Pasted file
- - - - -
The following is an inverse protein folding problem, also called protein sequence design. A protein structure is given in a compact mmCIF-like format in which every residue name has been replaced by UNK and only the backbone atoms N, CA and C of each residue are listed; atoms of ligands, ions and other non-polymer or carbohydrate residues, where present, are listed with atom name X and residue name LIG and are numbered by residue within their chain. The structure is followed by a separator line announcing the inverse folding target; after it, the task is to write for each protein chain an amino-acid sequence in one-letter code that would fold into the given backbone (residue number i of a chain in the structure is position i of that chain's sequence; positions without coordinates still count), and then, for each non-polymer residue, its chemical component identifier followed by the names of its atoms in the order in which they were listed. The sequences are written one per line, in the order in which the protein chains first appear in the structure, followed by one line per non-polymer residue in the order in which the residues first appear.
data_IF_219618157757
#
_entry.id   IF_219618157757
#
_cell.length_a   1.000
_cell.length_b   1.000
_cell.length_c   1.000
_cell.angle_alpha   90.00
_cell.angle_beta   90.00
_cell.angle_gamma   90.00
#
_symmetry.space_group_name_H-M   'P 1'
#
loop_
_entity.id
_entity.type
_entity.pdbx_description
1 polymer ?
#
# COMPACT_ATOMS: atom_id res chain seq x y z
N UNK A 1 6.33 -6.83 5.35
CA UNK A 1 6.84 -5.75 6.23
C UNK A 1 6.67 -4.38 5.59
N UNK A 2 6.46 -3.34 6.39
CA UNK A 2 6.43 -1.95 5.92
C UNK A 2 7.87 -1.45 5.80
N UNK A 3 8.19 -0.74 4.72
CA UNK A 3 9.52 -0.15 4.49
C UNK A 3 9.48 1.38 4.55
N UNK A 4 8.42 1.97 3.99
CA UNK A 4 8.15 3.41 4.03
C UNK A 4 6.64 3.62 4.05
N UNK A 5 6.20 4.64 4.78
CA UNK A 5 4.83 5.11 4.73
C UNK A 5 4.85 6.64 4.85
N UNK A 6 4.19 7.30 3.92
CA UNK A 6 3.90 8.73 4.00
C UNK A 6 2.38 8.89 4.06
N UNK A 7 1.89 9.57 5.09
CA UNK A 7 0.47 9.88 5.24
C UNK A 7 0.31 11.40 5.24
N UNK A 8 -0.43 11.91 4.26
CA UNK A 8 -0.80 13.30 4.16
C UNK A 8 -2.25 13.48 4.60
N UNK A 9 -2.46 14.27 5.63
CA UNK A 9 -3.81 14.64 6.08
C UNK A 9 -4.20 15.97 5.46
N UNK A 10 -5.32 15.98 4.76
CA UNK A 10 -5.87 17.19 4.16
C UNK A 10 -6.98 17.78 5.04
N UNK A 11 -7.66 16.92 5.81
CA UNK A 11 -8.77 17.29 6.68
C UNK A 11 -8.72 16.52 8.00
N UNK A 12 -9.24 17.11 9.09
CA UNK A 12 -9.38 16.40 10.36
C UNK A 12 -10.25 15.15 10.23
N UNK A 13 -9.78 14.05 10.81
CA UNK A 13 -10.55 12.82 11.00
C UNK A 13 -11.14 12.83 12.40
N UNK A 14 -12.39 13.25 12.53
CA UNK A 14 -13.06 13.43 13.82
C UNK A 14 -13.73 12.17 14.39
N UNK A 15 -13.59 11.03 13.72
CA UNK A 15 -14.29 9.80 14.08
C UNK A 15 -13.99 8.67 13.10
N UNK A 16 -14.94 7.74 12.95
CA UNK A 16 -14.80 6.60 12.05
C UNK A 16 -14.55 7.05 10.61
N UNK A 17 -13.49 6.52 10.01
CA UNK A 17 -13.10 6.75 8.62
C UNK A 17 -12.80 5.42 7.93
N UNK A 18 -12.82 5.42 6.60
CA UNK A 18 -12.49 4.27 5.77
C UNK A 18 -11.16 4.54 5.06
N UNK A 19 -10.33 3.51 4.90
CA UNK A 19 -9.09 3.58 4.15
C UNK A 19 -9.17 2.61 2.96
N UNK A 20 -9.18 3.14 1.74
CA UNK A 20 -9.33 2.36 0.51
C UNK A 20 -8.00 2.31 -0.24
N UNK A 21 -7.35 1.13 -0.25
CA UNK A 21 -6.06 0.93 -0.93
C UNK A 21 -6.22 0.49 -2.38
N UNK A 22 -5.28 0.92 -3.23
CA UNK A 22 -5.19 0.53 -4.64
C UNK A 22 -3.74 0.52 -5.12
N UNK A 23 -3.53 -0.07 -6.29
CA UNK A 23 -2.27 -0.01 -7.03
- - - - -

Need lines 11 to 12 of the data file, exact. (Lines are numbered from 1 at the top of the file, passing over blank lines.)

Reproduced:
_cell.angle_gamma   90.00
#